As shown in FIG. 1, the keys are arranged as a first group of six, three-position keys and a second group of two, six-position keys. The six-position keys are arranged at the center in order to be actuated by the index fingers of a person utilizing a touch typing method as learned on a standard QWERTY type keyboard.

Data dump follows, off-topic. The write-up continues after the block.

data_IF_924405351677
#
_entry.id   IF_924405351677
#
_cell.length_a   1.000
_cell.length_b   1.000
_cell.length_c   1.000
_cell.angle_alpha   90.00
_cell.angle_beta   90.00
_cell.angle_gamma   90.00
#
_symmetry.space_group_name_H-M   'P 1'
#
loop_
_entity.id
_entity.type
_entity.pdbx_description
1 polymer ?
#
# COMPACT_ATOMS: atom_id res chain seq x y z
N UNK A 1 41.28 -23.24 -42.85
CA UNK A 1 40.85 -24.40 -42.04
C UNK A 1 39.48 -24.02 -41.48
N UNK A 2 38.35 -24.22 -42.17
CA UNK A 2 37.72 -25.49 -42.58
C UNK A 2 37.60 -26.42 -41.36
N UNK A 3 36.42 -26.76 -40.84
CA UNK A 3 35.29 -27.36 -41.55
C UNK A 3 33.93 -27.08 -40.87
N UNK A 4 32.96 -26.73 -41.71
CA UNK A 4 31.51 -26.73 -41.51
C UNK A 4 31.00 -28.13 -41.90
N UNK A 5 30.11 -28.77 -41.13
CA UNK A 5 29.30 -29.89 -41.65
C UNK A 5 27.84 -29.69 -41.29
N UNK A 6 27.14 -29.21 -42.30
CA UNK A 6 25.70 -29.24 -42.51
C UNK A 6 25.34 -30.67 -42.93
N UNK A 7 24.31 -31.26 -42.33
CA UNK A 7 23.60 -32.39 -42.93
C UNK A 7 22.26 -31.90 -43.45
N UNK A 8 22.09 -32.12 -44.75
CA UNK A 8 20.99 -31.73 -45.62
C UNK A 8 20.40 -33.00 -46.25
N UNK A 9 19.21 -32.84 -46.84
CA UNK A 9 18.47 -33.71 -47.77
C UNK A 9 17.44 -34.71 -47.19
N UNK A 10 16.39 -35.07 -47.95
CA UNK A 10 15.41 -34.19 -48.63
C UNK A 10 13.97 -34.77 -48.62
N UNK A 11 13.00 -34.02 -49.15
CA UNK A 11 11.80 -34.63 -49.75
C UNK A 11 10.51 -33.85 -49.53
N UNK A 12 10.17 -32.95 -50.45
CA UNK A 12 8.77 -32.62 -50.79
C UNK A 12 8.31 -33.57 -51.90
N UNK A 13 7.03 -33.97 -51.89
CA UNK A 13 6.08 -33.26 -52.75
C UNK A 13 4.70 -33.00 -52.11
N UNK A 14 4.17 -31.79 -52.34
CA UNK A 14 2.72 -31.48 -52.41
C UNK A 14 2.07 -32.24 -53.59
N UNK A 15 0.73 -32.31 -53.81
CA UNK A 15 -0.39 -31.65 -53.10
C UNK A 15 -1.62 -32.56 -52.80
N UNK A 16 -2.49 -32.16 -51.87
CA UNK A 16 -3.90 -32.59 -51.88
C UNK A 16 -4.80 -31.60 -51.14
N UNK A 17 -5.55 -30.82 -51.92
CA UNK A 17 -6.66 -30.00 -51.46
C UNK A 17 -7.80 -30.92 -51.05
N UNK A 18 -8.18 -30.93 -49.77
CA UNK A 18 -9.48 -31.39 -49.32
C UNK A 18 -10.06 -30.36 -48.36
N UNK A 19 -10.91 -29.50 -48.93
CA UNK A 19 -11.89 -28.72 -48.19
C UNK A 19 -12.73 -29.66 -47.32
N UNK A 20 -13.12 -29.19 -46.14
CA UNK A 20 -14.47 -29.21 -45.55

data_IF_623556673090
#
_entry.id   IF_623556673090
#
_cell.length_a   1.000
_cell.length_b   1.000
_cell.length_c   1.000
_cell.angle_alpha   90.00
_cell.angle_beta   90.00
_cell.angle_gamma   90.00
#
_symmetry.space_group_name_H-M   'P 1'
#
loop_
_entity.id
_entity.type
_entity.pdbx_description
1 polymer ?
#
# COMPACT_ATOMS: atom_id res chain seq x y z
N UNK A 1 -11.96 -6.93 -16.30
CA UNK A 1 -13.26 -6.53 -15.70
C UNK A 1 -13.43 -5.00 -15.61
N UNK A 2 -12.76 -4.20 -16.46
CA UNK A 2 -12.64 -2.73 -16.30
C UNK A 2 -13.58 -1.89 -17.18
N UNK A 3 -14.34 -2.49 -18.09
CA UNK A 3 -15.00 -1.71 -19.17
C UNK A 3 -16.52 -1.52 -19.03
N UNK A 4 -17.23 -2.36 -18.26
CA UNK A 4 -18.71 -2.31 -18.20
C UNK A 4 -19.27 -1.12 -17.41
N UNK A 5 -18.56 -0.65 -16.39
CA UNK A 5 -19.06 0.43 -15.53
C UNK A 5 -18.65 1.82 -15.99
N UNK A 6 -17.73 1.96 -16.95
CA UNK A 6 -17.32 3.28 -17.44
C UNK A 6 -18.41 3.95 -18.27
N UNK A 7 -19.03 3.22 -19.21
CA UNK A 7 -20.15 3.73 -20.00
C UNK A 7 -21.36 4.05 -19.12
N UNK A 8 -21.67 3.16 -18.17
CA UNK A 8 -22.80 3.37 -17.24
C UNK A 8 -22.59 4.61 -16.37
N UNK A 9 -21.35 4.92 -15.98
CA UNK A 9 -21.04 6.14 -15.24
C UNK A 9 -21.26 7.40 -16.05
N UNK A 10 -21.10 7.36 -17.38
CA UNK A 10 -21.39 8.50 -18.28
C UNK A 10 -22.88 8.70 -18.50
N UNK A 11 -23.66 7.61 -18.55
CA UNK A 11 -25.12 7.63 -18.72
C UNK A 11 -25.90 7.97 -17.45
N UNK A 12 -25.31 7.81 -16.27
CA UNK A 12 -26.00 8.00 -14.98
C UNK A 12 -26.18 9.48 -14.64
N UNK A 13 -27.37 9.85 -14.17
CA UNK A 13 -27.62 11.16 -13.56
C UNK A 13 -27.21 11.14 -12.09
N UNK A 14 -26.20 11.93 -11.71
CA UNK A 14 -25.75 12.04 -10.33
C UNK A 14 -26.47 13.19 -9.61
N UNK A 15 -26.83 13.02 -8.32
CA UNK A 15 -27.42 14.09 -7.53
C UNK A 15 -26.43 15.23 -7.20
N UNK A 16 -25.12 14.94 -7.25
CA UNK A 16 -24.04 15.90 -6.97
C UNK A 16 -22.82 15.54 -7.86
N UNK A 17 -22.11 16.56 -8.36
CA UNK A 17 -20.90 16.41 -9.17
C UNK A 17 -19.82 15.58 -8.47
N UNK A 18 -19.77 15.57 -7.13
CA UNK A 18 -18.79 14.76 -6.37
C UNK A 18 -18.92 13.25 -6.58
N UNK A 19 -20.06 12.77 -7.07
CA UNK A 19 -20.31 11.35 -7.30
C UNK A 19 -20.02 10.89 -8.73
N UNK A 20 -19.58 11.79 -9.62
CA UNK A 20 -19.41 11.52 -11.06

FIG. 2 shows a first embodiment of a six-position key actuated switch. In this embodiment, there are six conductive contact feet on the bottom of the key 2. In order of ascending height, they are numbered 1, 2 and 3 respectively, as shown at the right side of key 20. Reference numeral (21) indicates the shortest height 1, reference numeral (22) indicates intermediate height 2, and reference numeral (23) indicates a greater height 3. The conductive contact feet having the three different heights shown in FIG. 2 provide for closure of switch contacts shown in FIG. 3. In FIG. 3, contact pair (30) is closed by the lower conductive foot (22) of FIG. 2. The contacts (31) and (32) are closed by conductive foot (23) of FIG. 2 and contact pair (34) is closed by a conductive foot (21).